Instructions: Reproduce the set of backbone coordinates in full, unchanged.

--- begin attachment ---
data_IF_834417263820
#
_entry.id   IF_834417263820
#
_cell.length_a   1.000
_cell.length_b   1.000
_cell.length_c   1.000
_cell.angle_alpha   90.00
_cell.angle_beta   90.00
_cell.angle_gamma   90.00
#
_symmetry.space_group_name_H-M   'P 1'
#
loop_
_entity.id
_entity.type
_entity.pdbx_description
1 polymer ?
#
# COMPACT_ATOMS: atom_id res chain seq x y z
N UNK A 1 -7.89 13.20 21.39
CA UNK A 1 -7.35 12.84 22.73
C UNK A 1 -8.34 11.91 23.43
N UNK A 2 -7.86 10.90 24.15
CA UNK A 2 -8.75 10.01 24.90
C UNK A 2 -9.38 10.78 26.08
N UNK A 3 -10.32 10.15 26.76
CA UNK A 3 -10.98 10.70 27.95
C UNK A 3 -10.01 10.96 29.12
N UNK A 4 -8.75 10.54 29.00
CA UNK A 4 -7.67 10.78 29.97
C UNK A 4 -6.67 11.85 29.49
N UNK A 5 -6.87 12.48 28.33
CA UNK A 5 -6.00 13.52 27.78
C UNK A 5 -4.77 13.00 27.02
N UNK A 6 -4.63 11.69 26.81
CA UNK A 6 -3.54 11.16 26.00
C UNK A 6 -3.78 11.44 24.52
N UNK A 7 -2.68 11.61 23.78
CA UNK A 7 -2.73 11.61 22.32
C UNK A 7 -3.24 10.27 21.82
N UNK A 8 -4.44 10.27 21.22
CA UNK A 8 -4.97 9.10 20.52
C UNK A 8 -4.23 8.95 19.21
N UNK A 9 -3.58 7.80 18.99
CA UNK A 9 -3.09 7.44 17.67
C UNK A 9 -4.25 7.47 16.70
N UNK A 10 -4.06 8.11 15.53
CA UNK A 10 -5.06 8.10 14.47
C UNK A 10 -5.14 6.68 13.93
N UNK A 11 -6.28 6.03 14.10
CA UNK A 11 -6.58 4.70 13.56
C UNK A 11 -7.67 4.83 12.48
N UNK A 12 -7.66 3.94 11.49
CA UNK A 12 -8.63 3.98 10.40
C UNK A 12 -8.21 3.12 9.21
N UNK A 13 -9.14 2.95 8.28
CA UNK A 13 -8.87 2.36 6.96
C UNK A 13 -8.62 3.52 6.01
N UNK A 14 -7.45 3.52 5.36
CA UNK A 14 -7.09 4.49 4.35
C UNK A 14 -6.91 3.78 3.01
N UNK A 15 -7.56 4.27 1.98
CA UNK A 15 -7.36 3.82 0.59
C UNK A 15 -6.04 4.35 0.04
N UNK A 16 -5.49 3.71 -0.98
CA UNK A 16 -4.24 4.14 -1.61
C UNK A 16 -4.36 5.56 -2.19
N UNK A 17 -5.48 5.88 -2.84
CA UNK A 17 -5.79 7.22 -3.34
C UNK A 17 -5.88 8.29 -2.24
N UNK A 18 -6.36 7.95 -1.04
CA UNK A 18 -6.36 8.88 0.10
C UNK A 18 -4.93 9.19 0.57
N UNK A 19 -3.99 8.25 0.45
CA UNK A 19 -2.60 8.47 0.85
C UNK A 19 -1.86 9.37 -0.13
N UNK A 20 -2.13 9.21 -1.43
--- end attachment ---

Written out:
data_IF_834417263820
#
_entry.id   IF_834417263820
#
_cell.length_a   1.000
_cell.length_b   1.000
_cell.length_c   1.000
_cell.angle_alpha   90.00
_cell.angle_beta   90.00
_cell.angle_gamma   90.00
#
_symmetry.space_group_name_H-M   'P 1'
#
loop_
_entity.id
_entity.type
_entity.pdbx_description
1 polymer ?
#
# COMPACT_ATOMS: atom_id res chain seq x y z
N UNK A 1 -7.89 13.20 21.39
CA UNK A 1 -7.35 12.84 22.73
C UNK A 1 -8.34 11.91 23.43
N UNK A 2 -7.86 10.90 24.15
CA UNK A 2 -8.75 10.01 24.90
C UNK A 2 -9.38 10.78 26.08
N UNK A 3 -10.32 10.15 26.76
CA UNK A 3 -10.98 10.70 27.95
C UNK A 3 -10.01 10.96 29.12
N UNK A 4 -8.75 10.54 29.00
CA UNK A 4 -7.67 10.78 29.97
C UNK A 4 -6.67 11.85 29.49
N UNK A 5 -6.87 12.48 28.33
CA UNK A 5 -6.00 13.52 27.78
C UNK A 5 -4.77 13.00 27.02
N UNK A 6 -4.63 11.69 26.81
CA UNK A 6 -3.54 11.16 26.00
C UNK A 6 -3.78 11.44 24.52
N UNK A 7 -2.68 11.61 23.78
CA UNK A 7 -2.73 11.61 22.32
C UNK A 7 -3.24 10.27 21.82
N UNK A 8 -4.44 10.27 21.22
CA UNK A 8 -4.97 9.10 20.52
C UNK A 8 -4.23 8.95 19.21
N UNK A 9 -3.58 7.80 18.99
CA UNK A 9 -3.09 7.44 17.67
C UNK A 9 -4.25 7.47 16.70
N UNK A 10 -4.06 8.11 15.53
CA UNK A 10 -5.06 8.10 14.47
C UNK A 10 -5.14 6.68 13.93
N UNK A 11 -6.28 6.03 14.10
CA UNK A 11 -6.58 4.70 13.56
C UNK A 11 -7.67 4.83 12.48
N UNK A 12 -7.66 3.94 11.49
CA UNK A 12 -8.63 3.98 10.40
C UNK A 12 -8.21 3.12 9.21
N UNK A 13 -9.14 2.95 8.28
CA UNK A 13 -8.87 2.36 6.96
C UNK A 13 -8.62 3.52 6.01
N UNK A 14 -7.45 3.52 5.36
CA UNK A 14 -7.09 4.49 4.35
C UNK A 14 -6.91 3.78 3.01
N UNK A 15 -7.56 4.27 1.98
CA UNK A 15 -7.36 3.82 0.59
C UNK A 15 -6.04 4.35 0.04
N UNK A 16 -5.49 3.71 -0.98
CA UNK A 16 -4.24 4.14 -1.61
C UNK A 16 -4.36 5.56 -2.19
N UNK A 17 -5.48 5.88 -2.84
CA UNK A 17 -5.79 7.22 -3.34
C UNK A 17 -5.88 8.29 -2.24
N UNK A 18 -6.36 7.95 -1.04
CA UNK A 18 -6.36 8.88 0.10
C UNK A 18 -4.93 9.19 0.57
N UNK A 19 -3.99 8.25 0.45
CA UNK A 19 -2.60 8.47 0.85
C UNK A 19 -1.86 9.37 -0.13
N UNK A 20 -2.13 9.21 -1.43